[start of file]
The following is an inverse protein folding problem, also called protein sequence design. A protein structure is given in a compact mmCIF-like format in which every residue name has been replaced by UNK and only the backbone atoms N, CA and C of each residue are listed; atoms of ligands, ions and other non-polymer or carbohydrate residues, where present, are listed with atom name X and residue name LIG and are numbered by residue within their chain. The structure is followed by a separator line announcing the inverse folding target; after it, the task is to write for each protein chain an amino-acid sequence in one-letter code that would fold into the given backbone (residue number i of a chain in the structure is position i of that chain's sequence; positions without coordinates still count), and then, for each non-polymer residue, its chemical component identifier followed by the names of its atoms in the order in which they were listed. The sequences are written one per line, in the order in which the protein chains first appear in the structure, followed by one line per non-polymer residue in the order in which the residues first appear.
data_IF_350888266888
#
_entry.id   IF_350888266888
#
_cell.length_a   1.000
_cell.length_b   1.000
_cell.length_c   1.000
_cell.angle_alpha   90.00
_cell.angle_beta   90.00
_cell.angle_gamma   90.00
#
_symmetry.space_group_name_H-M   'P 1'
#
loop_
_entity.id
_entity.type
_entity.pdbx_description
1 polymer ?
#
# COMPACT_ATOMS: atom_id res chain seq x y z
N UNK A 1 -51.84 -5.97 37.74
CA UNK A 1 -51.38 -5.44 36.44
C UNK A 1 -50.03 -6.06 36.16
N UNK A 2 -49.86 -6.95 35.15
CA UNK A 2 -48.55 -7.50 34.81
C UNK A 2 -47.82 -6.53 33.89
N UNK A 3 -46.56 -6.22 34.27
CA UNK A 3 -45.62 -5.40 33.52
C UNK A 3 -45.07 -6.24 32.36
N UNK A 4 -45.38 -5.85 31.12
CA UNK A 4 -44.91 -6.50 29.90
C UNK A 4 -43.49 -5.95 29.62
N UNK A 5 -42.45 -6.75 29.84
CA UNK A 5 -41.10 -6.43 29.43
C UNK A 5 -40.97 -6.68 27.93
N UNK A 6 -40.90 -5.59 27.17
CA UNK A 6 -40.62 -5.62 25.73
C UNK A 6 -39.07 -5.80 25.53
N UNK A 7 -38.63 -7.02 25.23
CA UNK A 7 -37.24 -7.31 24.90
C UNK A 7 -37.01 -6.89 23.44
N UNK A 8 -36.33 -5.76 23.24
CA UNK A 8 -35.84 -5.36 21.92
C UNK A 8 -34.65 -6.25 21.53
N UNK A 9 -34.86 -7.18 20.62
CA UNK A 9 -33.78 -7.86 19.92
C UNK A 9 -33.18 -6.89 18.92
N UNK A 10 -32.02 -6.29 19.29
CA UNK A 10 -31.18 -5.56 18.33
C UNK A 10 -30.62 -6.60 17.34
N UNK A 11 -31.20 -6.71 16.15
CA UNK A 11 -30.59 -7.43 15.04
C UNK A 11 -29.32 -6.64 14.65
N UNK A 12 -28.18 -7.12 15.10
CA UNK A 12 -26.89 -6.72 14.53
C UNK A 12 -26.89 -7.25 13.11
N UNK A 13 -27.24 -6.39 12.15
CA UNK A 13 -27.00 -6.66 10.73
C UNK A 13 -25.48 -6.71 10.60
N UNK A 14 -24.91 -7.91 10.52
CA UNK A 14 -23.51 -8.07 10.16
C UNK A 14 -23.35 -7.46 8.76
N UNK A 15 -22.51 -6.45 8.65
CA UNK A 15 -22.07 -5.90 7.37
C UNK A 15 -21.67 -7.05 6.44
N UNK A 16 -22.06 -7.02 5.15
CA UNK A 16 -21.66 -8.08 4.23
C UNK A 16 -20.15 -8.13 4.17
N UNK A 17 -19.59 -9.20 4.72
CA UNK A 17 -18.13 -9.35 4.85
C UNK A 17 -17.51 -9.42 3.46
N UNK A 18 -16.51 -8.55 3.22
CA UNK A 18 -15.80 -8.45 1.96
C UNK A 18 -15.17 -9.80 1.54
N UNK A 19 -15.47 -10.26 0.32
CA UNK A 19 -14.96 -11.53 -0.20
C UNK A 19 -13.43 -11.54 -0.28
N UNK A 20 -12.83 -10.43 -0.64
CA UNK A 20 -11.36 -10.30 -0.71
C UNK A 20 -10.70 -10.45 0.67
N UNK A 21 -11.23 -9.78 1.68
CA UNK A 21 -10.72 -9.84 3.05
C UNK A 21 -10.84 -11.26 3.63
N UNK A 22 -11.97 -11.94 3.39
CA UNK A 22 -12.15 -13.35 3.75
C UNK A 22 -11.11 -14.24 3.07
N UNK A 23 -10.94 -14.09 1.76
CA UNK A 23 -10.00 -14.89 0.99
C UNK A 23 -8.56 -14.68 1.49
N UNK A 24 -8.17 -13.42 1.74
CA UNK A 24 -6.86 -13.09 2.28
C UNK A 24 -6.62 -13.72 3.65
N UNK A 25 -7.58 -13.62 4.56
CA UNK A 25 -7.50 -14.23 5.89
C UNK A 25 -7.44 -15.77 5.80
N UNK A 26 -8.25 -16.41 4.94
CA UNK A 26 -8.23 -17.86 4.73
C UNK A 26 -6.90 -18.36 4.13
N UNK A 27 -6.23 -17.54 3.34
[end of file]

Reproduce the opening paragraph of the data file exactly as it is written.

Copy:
The following is an inverse protein folding problem, also called protein sequence design. A protein structure is given in a compact mmCIF-like format in which every residue name has been replaced by UNK and only the backbone atoms N, CA and C of each residue are listed; atoms of ligands, ions and other non-polymer or carbohydrate residues, where present, are listed with atom name X and residue name LIG and are numbered by residue within their chain. The structure is followed by a separator line announcing the inverse folding target; after it, the task is to write for each protein chain an amino-acid sequence in one-letter code that would fold into the given backbone (residue number i of a chain in the structure is position i of that chain's sequence; positions without coordinates still count), and then, for each non-polymer residue, its chemical component identifier followed by the names of its atoms in the order in which they were listed. The sequences are written one per line, in the order in which the protein chains first appear in the structure, followed by one line per non-polymer residue in the order in which the residues first appear.